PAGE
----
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Financial Infidelity – Is honesty the policy?

Media Release
January 31, 2006

Financial Infidelity – Is honesty the practised policy?

There is a new form of infidelity in town, and it is not confined to seedy hotel rooms.

A new poll conducted by Internet and telephone bank Superbank, has shown that financial deceit may in fact be the leading form of infidelity.

In Superbank’s latest online poll, answered by 3071 respondents throughout January 2006, a surprisingly high 42% of women and 35% of men confessed to lying to their partners about their finances.

The figures, says James Munro, Chief Executive of Superbank, are pretty surprising if the couples “are trying to build a relationship on trust.”

According to marriage guidance counsellors, money is such an emotionally laden topic that it has become the number one cause of arguments between couples. There is no doubt that people fall into different “money” personalities. Some of us are savers, and some are spenders who quickly get into “debt denial,” while others are dreamers and avoiders, who prefer to hide bills under the bed.

While there are no hard and fast rules about managing money, the trick is to discuss your own money beliefs and attitudes early on in a relationship. Without complete financial honesty, says Mr Munro, it must be difficult for partners to create workable long-term financial plans.

One of the first decisions for a couple will involve how to run their bank accounts and what you decide will depend on personal choice as well as personal circumstances. You might want to have two separate accounts for personal use plus a joint account to pay the rent or mortgage and bills, or lump everything together and leave separate accounts behind with your single days.

Legal experts warn that when couples maintain separate bank accounts and credit cards, it’s easier to resort to financial fibs. If the couple is involved in owning joint property, the end result of such deceit can be not only emotional disaster, but also a messy legal situation.

In the interest of living happily ever after, the Superbank team recommend that couples are honest right from the start of their relationship about their financial state of health: including disclosing their salary, debt load, student loans, inheritance, savings and credit status.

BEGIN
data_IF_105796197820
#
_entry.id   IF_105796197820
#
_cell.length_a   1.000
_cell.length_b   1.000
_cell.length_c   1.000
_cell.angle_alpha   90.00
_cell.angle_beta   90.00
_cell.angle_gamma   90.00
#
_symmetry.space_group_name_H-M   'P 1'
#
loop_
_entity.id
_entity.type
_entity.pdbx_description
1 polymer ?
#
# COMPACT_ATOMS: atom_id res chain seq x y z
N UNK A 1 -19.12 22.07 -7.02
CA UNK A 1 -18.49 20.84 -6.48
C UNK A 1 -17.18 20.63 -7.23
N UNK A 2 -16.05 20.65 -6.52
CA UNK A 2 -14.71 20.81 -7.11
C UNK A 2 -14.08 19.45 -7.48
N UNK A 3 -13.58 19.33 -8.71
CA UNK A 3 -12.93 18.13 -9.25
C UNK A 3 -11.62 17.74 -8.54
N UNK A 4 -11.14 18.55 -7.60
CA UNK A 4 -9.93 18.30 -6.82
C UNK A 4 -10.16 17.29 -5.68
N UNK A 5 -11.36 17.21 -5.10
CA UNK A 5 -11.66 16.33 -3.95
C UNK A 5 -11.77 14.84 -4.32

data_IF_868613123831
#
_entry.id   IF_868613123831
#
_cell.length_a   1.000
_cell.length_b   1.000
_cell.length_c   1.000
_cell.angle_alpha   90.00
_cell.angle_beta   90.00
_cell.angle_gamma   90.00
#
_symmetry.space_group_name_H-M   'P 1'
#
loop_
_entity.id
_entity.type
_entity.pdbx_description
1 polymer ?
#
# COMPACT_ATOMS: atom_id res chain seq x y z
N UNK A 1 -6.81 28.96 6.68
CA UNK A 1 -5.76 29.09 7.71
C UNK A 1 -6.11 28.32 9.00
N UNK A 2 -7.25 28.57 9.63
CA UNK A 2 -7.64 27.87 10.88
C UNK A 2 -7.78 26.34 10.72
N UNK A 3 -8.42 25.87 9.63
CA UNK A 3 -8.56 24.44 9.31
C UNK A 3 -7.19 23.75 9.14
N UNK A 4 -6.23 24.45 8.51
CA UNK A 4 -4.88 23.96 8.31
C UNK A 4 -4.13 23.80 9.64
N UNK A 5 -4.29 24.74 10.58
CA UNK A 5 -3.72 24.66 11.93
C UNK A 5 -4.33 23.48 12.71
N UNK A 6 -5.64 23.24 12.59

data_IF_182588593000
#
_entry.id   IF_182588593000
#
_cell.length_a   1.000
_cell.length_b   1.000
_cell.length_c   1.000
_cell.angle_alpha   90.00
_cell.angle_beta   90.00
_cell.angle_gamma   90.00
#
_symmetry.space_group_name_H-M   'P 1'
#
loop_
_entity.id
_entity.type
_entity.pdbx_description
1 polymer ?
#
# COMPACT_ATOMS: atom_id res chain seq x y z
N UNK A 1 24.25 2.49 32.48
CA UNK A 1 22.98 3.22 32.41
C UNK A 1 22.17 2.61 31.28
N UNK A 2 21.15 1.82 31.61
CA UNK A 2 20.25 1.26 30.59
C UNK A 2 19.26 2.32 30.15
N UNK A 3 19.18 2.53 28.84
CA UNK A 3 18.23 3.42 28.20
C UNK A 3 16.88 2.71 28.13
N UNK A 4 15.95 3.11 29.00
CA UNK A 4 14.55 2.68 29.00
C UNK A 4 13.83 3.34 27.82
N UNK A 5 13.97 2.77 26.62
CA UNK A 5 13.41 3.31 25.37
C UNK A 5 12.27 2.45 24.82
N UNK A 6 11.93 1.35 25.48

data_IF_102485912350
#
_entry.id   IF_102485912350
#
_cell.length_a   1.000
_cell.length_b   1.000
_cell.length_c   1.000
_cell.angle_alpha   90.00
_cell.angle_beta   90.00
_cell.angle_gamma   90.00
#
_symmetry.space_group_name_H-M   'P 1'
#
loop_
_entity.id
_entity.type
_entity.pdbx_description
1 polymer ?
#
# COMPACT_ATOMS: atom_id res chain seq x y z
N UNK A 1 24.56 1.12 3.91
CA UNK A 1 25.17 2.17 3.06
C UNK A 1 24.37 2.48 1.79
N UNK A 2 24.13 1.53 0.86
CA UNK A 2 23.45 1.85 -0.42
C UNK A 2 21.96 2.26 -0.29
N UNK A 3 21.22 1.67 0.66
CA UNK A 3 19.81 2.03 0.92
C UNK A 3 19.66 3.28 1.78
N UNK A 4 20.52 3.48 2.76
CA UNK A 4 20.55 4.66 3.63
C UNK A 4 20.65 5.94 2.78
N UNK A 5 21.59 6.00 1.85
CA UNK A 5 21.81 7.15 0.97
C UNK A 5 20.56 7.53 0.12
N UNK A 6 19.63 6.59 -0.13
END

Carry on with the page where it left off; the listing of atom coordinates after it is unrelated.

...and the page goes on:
Said Mr Munro: “Every couple has to find a way to financially co-exist. Whether a couple keeps every cent separate, or merges it all into one big pile, they need to find a system that works for them and, I’d say, be transparent and honest with each other.”

The Superbank team also recommend talking to an objective professional – such as an accountant or bank manager – to assist in establishing an open financial relationship, which is the first step to ensuring a couple is on a sound financial footing.

Here are some more tips from Superbank to help maintain financial harmony in a relationship:

- Have a calculator and make a list of all joint expenses. Be specific about what each of you will need to pay

- Be realistic about how often you want to go out, how much you will spend, and who will pay

- Manage your differences. If one partner is a solid saver, but the other likes to flutter on investments, let him/her keep a separate “don’t ask” investment kitty that is their own responsibility

- Own up to whether you are a saver or spender, or avoider, and put the saver in the relationship in charge of day to day bills

- When one partner is in charge of day to day finances, both partners should still discuss all major spending decisions together

Notes to Editors:

- The Superbank poll was taken among 3071 Superbank customers who responded to the online poll during January 2006

- Of the 3071 respondents, 1703 were men and 1368 were women

- Superbank is a phone and Internet bank, which is a joint venture between Foodstuffs NZ Ltd and St.George Bank Ltd. of Australia.

- Superbank is known for its banking innovations such as Supersaver, the first online high interest, flexible savings account in the New Zealand market and SuperHomeloan, the only home loan that rewards loyalty with interest free discounts.


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